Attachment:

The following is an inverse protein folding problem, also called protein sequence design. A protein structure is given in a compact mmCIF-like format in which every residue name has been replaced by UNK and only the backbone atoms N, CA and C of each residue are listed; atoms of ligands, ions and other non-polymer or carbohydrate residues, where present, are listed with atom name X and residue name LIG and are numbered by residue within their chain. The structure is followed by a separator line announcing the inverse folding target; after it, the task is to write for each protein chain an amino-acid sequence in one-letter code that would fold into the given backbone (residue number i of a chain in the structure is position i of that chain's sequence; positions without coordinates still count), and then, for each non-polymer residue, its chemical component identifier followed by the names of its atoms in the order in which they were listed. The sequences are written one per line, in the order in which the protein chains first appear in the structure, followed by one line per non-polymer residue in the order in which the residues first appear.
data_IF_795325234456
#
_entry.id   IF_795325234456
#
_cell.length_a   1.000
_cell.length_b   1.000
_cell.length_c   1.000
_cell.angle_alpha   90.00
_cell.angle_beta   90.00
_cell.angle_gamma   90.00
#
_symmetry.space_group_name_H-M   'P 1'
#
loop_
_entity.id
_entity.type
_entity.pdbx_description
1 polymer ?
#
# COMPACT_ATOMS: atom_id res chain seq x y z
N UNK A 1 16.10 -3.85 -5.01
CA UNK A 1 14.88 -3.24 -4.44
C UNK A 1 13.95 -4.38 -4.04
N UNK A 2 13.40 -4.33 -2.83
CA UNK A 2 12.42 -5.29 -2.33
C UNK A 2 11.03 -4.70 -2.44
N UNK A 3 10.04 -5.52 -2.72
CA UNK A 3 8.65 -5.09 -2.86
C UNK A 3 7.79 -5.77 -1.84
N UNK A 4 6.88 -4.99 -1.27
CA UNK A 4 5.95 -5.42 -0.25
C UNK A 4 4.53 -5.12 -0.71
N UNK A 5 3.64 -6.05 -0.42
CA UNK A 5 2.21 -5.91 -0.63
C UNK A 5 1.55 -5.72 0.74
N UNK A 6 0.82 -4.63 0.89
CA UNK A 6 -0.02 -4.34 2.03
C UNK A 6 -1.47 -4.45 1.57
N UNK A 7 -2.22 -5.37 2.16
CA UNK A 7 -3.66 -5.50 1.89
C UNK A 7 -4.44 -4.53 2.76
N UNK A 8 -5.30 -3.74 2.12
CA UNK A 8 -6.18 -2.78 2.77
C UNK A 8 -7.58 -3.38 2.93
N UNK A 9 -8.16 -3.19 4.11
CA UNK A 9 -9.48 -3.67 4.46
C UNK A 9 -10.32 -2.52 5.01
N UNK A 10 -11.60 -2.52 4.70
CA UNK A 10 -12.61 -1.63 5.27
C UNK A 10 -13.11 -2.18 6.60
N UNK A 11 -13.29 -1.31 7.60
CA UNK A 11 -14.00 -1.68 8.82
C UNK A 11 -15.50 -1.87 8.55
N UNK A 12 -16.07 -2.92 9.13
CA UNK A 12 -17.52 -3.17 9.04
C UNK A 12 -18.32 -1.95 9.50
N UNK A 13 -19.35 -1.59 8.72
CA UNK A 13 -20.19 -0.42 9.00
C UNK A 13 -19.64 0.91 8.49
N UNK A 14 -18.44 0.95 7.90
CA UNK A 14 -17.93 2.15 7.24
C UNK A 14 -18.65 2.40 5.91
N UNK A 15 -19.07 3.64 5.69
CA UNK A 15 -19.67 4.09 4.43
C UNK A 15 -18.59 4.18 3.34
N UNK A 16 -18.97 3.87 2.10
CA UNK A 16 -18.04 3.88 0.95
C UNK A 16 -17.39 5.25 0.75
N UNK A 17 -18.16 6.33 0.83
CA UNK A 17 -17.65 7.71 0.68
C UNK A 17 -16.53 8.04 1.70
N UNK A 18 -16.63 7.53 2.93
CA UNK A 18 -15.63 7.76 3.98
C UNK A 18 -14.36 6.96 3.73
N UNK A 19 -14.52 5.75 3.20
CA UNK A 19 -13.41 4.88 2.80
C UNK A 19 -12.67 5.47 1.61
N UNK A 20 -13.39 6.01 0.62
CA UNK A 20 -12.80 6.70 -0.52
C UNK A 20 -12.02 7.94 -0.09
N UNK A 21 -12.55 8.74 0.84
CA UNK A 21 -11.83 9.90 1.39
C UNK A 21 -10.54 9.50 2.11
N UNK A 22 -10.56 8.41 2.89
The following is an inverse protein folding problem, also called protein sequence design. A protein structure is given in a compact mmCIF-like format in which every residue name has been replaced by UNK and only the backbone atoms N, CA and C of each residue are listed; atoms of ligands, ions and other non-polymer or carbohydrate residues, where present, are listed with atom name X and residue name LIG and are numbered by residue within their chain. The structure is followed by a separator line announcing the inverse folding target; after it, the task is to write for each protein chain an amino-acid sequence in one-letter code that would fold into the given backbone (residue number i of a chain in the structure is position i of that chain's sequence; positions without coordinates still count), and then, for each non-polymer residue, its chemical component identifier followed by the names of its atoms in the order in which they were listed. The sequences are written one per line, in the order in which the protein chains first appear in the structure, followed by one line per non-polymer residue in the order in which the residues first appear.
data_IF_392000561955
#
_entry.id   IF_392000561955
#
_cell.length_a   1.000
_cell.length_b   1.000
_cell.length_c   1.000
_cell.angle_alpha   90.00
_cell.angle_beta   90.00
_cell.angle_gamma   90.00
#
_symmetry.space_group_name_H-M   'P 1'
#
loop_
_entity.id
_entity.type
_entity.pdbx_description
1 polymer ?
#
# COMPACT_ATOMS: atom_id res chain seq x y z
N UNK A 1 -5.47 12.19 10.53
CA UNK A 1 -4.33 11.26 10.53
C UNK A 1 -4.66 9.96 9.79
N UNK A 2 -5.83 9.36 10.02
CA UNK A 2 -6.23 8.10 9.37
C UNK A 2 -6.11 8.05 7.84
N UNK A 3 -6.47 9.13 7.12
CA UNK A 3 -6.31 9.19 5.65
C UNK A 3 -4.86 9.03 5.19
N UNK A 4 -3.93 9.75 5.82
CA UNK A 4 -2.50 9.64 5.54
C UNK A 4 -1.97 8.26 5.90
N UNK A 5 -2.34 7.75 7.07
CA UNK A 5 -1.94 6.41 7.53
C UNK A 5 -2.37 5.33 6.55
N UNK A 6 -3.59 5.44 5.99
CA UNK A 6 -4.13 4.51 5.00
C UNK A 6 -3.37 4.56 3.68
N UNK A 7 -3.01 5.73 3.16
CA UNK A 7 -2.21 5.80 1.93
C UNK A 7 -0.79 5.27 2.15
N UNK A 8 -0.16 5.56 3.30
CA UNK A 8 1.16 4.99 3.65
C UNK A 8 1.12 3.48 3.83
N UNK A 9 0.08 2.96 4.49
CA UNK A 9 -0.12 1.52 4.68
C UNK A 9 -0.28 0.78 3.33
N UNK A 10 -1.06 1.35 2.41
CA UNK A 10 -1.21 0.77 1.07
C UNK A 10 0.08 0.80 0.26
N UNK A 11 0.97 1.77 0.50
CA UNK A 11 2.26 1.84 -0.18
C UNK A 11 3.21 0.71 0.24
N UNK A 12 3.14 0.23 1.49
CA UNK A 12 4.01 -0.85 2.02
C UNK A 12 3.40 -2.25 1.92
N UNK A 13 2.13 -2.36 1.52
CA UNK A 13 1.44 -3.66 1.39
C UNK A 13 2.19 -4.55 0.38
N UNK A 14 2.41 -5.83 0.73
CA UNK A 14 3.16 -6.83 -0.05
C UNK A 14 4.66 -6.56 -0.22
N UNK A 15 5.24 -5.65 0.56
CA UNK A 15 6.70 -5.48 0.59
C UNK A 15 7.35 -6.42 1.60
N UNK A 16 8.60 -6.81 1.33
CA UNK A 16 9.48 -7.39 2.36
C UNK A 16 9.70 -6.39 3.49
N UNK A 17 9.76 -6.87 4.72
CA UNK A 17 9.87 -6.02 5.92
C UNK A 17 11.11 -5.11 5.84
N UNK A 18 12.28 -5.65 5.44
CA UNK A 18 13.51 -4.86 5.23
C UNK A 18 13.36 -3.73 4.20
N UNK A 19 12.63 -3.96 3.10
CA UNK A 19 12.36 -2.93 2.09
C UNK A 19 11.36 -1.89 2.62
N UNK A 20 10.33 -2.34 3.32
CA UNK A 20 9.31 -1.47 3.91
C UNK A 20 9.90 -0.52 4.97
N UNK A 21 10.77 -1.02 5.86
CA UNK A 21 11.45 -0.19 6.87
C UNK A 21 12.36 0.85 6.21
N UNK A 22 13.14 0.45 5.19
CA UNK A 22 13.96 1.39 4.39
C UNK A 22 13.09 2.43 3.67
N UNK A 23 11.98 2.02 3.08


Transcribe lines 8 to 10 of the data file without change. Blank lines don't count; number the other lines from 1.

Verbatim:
_cell.length_c   1.000
_cell.angle_alpha   90.00
_cell.angle_beta   90.00